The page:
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    Seems odd that they're just chucking money at training for the sake of it. They'd be better off putting you through the AST's BBST courses associationforsoftwaretesting.org/training/courses - those are a lot more relevant to an Agile environment, and a heck of a lot meatier in terms of what they demand of students.
    – testerab
    Commented May 7, 2011 at 1:30
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    Other training courses that would be suitable for testers adapting to an Agile environment: Rapid Software Testing rst5-eorg.eventbrite.com or skillsmatter.com/course/agile-testing/…
    – testerab
    Commented May 7, 2011 at 1:33

Full disclosure: I've not completed the ISEB certification, however prior to moving to development I managed a QA/Test team of 5, two of who had completed the foundation certification.

My suggestions are:

  • Remember, this is similar to every other qualification that you've ever done so the same basic principles hold true:

    • Plan: Put together a study plan so you know what you should be studying and when. You need to ensure that this is achievable in the time you have available
    • Organise: Keep yourself organised. If you're a lists person, write lists. If you like using your Outlook calendar to organise yourself, put all your study periods into that.
    • Keep Notes: Lists, brainstorms, bullet points, paragraphs, flowcharts; whatever works for you to act as a quick reference that helps you refresh your memory.
    • Balance: This does tie back to "Plan" to an extent. Don't over work yourself. This isn't school, college, or university, you're holding down a full time job and studying. Make sure you strike the right balance because if you don't, studying for ISEB will make you miserable. That isn't likely to result in a good grade.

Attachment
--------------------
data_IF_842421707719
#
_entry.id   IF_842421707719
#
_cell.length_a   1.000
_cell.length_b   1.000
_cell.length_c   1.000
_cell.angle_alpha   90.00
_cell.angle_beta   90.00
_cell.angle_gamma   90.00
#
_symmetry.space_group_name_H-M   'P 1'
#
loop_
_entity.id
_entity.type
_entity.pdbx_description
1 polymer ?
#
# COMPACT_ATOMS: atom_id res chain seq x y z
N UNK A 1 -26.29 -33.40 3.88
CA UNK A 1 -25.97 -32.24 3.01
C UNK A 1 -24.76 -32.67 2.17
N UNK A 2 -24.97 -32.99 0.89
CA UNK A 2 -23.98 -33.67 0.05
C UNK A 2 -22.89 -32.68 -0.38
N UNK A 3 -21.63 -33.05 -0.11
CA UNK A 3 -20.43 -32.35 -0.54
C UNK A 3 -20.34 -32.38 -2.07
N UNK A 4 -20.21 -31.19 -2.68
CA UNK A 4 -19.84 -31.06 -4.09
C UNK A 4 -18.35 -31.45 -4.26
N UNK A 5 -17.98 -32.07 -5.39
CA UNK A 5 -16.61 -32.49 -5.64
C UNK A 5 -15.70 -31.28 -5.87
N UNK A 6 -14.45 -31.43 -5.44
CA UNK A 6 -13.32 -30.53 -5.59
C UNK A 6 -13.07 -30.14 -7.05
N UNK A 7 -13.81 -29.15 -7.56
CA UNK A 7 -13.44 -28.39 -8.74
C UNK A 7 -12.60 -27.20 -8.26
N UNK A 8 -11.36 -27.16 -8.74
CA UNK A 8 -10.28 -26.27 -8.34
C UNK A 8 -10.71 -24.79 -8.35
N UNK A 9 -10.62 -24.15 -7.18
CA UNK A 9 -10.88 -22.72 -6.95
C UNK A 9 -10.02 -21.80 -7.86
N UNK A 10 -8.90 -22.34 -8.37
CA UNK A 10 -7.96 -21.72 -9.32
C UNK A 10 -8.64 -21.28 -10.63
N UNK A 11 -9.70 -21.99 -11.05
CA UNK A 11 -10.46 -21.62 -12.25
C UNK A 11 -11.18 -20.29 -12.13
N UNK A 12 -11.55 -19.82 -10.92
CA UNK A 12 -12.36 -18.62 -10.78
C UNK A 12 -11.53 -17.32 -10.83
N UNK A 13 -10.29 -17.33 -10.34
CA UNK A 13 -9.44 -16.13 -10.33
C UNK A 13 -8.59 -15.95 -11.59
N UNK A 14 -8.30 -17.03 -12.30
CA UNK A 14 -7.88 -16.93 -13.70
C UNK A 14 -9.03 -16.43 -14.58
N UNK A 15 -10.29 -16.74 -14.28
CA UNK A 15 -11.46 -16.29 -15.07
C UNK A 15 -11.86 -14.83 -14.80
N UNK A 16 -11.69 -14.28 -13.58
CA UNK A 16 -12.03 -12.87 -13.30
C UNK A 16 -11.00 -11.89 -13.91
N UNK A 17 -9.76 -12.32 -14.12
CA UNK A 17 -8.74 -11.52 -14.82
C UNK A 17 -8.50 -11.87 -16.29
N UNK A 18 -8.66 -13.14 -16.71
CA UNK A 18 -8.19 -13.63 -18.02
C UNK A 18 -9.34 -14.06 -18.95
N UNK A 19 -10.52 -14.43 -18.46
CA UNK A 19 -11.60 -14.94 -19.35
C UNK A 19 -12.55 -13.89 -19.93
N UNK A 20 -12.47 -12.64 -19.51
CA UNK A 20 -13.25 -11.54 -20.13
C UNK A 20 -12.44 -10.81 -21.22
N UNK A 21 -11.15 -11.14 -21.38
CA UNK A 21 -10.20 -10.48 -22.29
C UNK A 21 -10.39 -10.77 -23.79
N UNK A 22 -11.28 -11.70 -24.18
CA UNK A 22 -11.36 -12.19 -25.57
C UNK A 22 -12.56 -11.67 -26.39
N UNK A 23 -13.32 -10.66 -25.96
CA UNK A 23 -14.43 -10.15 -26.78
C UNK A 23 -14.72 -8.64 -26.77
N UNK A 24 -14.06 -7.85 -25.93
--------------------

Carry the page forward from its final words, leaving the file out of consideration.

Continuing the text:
• As far as the ISEB is concerned, it has been known to be called a little, errr, "dry". Persevere though, it does add value to your day to day working skillset.

    • Can you find opportunities to introduce things you're learning into your day-to-day role? There's no better way to reinforce theory than practice (If you can't, why are you studying towards it?).
    • Do you have any colleagues who're certified (ISEB that is, not the other certified! =) and can act as a sounding board for ideas or to help you grasp concepts you may struggle with?
    • Don't forget, now that sqa.stackexchange exists, there'll (hopefully!) be a lot of people here that you can apply my prior point to.

Whilst none of this is particularly specific to ISEB, hopefully it'll be of some help to you in your studies!

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    Sound advice Rob; most of which I'm already following, being fresh out of uni so most of this revision stuff is still in my head. I suppose I am really interested in people that have already done it and any surprises they might have come across along the way. Commented May 4, 2011 at 15:02

If your employer is telling you to do the qualification, could you ask them for some training? The ISEB Foundation course is relatively easy to pass, and with instruction I think a 2-3 day intensive course would be enough to learn the syllabus.

Training providers are abundant and can be found through all good search engines.

  • While I think this is a good idea I also think it might be slight overkill at least for the foundation level (considering the price). I can't imagine the test being too difficult to pass but I just don't want to pick up any bad practices along the way (ISEB doesn't seem to follow a very Agile approach like my company does). Commented May 4, 2011 at 14:59